Babel Buster Network Gateways: Big Features. Small Price.
EMAIL INTERVIEW Denis Du Bois & Ken Sinclair
Denis Du Bois is the "rational evangelist" for sustainable business, Editor of Energy Priorities Magazine, and host of the ConnectivityWeek podcast series. Denis lives and works in the Seattle area.
(BuilConn was May 22 through 24, 2007, in Chicago. Ken Sinclair called Denis Du Bois to get this report from the conference.)
The conference was an interactive environment where attendees helped shape big ideas, such as Buildings 2.0 and GridWise.
Sinclair: What is your overall impression of the fifth annual BuilConn?
Du Bois: Encouraging. The level of interactivity around the Buildings 2.0 concept is remarkable. I liken it to the early days of LEED. I'm looking forward to seeing that continue beyond the conference.
This year feels like a turning point for the sector. I'm most impressed with the level of commitment and influence of the people here. The speaker list reads like a Who's Who of building automation. These people are dedicated to shaping the future of the built environment.
Sinclair: The central themes of this year's conference are Buildings 2.0 and Cisco Connected Real Estate. Are they blending together, or is there a clear distinction between them?
Du Bois: These two concepts are still in their formative stages, but the distinction is clear. I asked Rick Huijbregts, one of Cisco's top people in the real estate vertical, to define Cisco Connected Real Estate. He said it's a solution framework to tie all building systems into the same network. I interpret it as an IT strategy of converging on a common platform, with the primary goal of reducing costs and increasing productivity.
Hear more from Rick Huijbregts about the Cisco Connected Roundtable
Carter Williams, the president of Gridlogix, has been very involved in Buildings 2.0. He defined it succinctly as the next stage in delivering value to building owners. It goes a step beyond Cisco Connected Real Estate, beyond the technologies. Buildings 2.0 is a shift toward bringing owners into the process and letting them define what "intelligent" means in their facility. Depending on each owner's objectives, the goal might be energy, sustainability, maintenance, or something else altogether.
Hear more from Carter Williams about the Roadmap to Buildings 2.0
Sinclair: Is there strong support for CCRE?
Du Bois: In the Cisco Connected Roundtable there was very much support for the idea of increasing the value of buildings, and for interoperability as a way of accomplishing that. In conversations outside the roundtable, some question the implied move to IP as the network platform.
CCRE is an exciting concept, but what attendees understand best is that it could bring big changes to this sector. Cisco acknowledges the skepticism about its motives, and is trying to overcome that. They need to refine their message to differentiate CCRE, and to communicate its benefits in such a way that the industry can understand and embrace its role.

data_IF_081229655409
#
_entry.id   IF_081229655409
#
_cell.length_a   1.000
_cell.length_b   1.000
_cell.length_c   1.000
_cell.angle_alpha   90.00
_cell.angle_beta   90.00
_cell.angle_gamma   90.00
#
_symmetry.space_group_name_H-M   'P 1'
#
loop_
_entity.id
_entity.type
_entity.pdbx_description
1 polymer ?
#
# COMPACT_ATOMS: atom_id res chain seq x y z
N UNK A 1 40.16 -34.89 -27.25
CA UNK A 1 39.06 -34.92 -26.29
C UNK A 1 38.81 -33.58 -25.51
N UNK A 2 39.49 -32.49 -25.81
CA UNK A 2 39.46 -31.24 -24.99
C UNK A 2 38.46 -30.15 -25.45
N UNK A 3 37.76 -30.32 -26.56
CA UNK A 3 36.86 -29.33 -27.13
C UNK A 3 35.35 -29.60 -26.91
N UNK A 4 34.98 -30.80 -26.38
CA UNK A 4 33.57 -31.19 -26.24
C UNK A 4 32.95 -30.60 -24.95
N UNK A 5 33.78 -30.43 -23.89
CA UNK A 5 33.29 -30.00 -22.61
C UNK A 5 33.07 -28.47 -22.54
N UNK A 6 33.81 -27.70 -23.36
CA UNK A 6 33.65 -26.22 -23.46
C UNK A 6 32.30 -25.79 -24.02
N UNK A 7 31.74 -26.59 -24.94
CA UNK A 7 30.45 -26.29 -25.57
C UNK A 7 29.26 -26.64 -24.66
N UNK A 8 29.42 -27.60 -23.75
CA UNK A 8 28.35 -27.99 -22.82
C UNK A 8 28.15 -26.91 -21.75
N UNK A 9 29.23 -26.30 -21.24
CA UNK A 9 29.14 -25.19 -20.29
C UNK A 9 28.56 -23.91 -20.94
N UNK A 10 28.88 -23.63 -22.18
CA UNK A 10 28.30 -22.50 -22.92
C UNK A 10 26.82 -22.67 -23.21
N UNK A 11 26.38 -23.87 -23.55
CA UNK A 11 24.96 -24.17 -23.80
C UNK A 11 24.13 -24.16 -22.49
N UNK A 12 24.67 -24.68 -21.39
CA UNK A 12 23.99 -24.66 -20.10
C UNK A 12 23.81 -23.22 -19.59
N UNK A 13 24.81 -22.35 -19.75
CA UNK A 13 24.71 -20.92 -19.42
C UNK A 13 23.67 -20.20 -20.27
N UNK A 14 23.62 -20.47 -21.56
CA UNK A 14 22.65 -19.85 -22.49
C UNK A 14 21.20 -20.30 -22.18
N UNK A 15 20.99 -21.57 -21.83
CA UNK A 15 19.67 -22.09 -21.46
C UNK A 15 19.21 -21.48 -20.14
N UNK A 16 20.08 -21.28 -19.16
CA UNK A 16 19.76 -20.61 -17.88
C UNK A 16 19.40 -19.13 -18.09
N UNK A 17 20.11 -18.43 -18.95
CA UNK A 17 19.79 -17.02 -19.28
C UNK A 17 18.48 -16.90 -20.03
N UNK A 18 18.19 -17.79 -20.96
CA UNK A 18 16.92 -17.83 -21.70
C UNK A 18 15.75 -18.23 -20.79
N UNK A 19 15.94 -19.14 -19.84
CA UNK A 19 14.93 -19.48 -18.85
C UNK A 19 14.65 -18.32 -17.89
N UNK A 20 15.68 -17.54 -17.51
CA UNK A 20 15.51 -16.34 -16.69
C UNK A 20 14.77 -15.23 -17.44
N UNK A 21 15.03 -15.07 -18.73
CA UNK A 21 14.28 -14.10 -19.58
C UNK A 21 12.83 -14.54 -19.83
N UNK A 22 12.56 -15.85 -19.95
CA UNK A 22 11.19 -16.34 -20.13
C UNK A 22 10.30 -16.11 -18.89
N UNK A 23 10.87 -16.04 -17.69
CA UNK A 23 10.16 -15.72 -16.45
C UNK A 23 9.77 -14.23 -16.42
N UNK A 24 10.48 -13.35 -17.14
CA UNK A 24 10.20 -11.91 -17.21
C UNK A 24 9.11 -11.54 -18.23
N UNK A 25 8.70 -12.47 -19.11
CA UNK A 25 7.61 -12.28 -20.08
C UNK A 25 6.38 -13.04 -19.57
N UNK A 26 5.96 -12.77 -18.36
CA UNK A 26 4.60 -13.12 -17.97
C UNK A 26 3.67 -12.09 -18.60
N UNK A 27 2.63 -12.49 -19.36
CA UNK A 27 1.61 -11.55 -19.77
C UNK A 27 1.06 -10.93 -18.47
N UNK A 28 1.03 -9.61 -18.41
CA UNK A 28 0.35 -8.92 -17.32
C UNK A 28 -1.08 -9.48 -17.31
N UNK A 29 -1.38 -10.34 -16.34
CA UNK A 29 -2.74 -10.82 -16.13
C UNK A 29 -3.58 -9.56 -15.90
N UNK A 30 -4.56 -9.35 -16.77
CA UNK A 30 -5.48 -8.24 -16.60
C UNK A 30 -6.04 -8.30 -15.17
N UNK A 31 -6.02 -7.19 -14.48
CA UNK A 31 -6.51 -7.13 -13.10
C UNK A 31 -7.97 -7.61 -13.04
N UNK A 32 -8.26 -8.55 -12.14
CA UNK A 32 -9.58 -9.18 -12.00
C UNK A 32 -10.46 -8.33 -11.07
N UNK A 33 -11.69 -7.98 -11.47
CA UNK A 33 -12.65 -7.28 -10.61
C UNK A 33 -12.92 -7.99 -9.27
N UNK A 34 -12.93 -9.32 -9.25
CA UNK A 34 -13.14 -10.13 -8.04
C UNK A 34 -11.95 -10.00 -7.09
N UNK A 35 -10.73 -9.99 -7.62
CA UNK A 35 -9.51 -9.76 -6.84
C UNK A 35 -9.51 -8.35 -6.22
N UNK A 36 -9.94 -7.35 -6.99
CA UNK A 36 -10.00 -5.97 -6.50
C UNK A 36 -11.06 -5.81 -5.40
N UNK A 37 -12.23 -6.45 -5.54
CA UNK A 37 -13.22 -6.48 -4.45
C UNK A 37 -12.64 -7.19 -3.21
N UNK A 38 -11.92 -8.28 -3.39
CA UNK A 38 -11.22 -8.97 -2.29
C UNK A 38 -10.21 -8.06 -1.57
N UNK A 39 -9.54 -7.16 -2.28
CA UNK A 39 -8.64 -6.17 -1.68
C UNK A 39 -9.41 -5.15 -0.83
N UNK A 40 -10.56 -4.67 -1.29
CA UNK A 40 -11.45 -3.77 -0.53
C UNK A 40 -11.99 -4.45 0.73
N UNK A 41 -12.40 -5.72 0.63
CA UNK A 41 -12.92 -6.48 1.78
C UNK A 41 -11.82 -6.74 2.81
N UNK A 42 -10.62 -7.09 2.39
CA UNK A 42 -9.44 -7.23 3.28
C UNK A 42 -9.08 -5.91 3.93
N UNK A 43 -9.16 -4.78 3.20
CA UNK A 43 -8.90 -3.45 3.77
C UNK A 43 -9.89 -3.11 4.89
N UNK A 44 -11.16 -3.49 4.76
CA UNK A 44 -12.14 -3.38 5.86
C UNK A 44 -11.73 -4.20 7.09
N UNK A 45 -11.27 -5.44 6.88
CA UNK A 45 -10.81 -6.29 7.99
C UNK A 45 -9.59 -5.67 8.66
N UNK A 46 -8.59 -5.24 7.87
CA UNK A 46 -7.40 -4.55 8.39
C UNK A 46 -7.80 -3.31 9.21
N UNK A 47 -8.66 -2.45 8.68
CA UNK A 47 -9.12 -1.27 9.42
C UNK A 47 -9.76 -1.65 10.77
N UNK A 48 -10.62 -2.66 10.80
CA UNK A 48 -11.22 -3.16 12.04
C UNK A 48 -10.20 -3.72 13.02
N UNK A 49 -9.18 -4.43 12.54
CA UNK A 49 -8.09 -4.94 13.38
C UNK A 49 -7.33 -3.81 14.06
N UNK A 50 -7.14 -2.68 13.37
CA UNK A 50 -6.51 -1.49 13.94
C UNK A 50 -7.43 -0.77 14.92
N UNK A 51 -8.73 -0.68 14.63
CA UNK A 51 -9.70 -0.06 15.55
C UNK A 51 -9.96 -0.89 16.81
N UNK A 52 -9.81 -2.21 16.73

Sinclair: What about for Buildings 2.0?
Du Bois: Participants generally agree with this "early release" of Buildings 2.0. Much of the discussion in the sessions and in the hallway have centered around refining the definition, and overcoming obstacles to get it implemented.
For example, energy cost savings justify investments, but the other benefits of Buildings 2.0 -- information, comfort, productivity, safety -- need to be quantified in some way. Buyer decision-making is more complex when systems converge, and the Buildings 2.0 concept needs support from a higher level than does lighting or HVAC. There's much work yet to do on these issues and others. Owners and architects need to be involved in that work.
Sinclair: Are these ideas being communicated to owners and architects?
Du Bois: Cisco has put some marketing resources behind its CCRE vision, whereas Buildings 2.0 is being developed through collaboration, and is relatively new.
As a marketer, I see two main issues. First, there's a shift happening in the way intelligent buildings need to be positioned for owners and architects. I talked with Ed Richards, president of Richards-Zeta, about this. He, too, recognizes the shift from bottom-up to top-down directives -- pulling, rather than pushing, technologies into buildings.
Second, this sector is not taking nearly enough advantage of the sustainability movement. That needs to change now, and it's critical to get it right.
Hear more from from Ed Richards about New Integrated Approach to Buildings Lifecycle
Sinclair: Why so?
Du Bois: It actually is possible for good solutions to be left behind. The oil embargoes were a golden opportunity for the U.S. mass-transit sector, but it still hasn't caught on. In 2020, if people are still going to work in "dumb" buildings, we'll have missed yet another opportunity. The intelligent buildings sector shouldn't let this opportunity pass it by.
Sinclair: The GridWise Expo is part of the same conference. Do the BuilConn attendees understand why GridWise is there?
Du Bois: I had an interesting conversation with Jack McGowan, the Chair of the GridWise Architecture Council and one of those people who is very committed to driving change. He clearly defined the major common ground between GridWise and BuilConn. In short, it's "enabling demand response."
Demand response is a potential revenue stream. Most BuilConn attendees I've talked with grasp that, some very enthusiastically. Automated demand response must cross the utility meter barrier -- buildings and the grid must eventually interoperate -- to add value to building controls and to solve bigger problems facing the grid and the environment.
Hear more from Jack McGowan about the GridWise Architecture Council
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